Critics of the British and American governments' new legal measures against the terrorist threat have frequently made the point that the failure to anticipate the events of September 11 was not caused by inadequate laws but by poor intelligence and even poorer exchange of what is known. The truth of this assertion has been borne out by the revelations in the case of Richard Reid, the shoe-bomber. In just one week following his alleged attempt to destroy an American Airlines plane over the Atlantic it has become clear that several security and intelligence services had information about Reid which, without exception, they kept to themselves. The Israeli authorities, who have a formidable reputation in this field, interviewed Reid at Tel Aviv airport but released him even though he had torn out several pages of his passport to conceal his travels; the French even refused him permission to board a flight but relented a day later. Neither thought to share their doubts with Scotland Yard or MI5 even though Reid had a British passport (the French insisted he was Sri Lankan). By contrast, the FBI contacted Scotland Yard within hours of Reid's arrest at Boston and his identity was quickly confirmed through fingerprint examination.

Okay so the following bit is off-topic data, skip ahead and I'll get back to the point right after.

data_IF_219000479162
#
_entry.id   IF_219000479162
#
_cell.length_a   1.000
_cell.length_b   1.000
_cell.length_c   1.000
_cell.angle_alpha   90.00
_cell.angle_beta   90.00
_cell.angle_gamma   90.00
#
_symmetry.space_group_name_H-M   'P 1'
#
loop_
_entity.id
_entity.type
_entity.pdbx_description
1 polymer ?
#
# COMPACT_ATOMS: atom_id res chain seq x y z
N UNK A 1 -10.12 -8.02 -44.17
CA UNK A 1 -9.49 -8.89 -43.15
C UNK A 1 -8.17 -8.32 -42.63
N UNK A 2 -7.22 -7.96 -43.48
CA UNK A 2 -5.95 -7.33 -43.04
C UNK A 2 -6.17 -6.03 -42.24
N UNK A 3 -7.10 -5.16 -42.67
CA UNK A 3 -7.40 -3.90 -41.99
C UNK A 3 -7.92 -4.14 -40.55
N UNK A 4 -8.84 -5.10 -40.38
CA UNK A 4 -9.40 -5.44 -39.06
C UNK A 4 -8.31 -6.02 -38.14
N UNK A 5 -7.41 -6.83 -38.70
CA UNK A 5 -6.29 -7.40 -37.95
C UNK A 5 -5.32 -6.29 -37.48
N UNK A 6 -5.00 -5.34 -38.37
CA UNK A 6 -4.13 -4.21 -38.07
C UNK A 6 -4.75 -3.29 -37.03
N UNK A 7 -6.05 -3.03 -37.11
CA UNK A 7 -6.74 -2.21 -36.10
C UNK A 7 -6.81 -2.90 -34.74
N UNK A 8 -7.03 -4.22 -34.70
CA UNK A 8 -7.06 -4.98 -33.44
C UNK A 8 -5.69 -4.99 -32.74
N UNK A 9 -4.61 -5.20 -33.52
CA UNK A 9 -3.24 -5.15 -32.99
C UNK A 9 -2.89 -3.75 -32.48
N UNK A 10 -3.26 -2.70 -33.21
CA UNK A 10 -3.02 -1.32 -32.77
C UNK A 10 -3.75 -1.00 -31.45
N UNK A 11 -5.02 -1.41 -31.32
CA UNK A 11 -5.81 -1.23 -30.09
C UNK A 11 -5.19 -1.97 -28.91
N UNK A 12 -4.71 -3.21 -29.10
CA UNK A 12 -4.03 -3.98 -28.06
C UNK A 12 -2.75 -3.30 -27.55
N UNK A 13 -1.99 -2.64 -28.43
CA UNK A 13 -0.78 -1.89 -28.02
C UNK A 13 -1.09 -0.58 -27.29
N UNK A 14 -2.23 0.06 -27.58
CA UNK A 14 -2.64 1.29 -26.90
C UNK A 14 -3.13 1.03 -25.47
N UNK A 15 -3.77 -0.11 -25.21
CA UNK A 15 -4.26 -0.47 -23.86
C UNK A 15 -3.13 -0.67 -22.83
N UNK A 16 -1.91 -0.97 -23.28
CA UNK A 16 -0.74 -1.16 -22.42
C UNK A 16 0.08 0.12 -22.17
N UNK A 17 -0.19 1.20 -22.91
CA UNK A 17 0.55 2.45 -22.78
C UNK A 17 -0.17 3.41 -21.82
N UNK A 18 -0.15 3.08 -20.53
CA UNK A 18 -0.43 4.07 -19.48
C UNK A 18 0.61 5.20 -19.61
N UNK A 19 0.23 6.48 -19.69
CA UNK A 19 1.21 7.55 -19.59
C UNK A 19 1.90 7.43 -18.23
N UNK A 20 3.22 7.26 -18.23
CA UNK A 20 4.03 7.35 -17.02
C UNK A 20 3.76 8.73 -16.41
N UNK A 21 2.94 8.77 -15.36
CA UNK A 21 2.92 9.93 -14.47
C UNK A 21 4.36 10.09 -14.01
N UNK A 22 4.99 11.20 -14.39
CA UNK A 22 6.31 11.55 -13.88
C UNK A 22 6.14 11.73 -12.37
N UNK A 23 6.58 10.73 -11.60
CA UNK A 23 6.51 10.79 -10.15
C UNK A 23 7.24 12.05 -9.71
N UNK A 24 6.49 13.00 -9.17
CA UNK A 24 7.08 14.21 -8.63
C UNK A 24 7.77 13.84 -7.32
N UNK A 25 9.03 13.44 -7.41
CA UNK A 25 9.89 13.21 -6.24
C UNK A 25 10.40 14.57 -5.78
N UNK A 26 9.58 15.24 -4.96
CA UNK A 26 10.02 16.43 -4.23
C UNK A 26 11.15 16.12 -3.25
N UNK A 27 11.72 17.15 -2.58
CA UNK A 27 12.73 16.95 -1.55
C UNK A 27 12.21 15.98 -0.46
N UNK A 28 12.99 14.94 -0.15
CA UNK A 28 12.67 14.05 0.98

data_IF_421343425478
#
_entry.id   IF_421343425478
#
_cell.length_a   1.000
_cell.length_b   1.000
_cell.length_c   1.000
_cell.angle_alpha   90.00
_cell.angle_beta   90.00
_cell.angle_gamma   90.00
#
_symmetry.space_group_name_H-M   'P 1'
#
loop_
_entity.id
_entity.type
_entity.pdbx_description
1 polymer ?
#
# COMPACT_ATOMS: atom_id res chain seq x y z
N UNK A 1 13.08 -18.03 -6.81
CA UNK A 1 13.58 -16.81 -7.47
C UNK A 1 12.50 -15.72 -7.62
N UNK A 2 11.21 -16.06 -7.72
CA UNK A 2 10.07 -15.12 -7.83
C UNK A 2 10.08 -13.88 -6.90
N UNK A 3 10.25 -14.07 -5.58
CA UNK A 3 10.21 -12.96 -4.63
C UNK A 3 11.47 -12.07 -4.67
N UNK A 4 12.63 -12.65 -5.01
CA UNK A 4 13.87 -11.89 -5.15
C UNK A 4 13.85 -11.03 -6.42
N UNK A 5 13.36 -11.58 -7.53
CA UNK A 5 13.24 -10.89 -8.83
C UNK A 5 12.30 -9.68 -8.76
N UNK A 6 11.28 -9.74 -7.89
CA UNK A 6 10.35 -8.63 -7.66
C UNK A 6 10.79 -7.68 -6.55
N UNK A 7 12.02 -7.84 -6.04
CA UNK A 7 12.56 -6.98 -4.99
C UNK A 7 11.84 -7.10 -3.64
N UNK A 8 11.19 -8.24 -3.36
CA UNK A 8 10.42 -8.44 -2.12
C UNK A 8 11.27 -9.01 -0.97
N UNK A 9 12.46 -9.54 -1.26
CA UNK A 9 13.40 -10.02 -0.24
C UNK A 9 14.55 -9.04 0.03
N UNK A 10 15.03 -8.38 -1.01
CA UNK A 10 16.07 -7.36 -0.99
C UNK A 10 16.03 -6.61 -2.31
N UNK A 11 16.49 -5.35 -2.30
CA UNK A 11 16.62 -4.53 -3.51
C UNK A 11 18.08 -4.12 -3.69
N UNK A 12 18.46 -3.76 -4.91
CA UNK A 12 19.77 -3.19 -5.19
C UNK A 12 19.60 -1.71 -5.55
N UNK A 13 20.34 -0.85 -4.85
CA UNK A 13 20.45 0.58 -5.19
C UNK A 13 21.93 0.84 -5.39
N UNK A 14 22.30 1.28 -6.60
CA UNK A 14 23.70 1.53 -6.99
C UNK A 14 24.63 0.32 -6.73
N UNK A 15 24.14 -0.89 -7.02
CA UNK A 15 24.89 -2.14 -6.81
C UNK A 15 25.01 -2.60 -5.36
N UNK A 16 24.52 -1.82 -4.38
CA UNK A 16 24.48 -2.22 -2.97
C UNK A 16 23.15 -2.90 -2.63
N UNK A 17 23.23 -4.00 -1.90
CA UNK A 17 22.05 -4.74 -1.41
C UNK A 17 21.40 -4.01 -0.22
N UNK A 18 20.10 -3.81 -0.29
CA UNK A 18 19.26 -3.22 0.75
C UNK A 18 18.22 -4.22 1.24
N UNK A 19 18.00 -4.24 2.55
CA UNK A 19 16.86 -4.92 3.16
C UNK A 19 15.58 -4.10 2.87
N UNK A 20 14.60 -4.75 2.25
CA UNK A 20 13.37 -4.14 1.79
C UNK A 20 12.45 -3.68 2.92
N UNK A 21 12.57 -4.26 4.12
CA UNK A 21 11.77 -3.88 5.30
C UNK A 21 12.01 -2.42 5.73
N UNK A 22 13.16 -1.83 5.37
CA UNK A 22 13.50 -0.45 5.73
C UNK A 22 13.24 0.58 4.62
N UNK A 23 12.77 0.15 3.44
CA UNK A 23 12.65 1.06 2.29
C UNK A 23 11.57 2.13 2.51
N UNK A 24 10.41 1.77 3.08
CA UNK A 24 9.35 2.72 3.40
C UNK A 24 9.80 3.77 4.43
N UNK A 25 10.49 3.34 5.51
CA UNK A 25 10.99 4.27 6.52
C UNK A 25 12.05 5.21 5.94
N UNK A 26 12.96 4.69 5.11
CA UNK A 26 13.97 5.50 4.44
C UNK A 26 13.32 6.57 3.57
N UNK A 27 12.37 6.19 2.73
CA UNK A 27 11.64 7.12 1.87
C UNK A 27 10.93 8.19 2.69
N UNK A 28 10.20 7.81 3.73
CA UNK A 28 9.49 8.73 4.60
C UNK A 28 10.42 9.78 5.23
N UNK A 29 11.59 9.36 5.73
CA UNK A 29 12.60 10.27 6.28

It is often said that the essence of the UK/US “special relationship” is the trust between the two nations that enables them to share even the most sensitive intelligence. The global fight against terrorism will be severely hampered if this kind of trust cannot be developed in some degree among other leading members of the coalition, especially the members of NATO and the EU. Without better, and shared, intelligence the resrictive new laws will achieve little.



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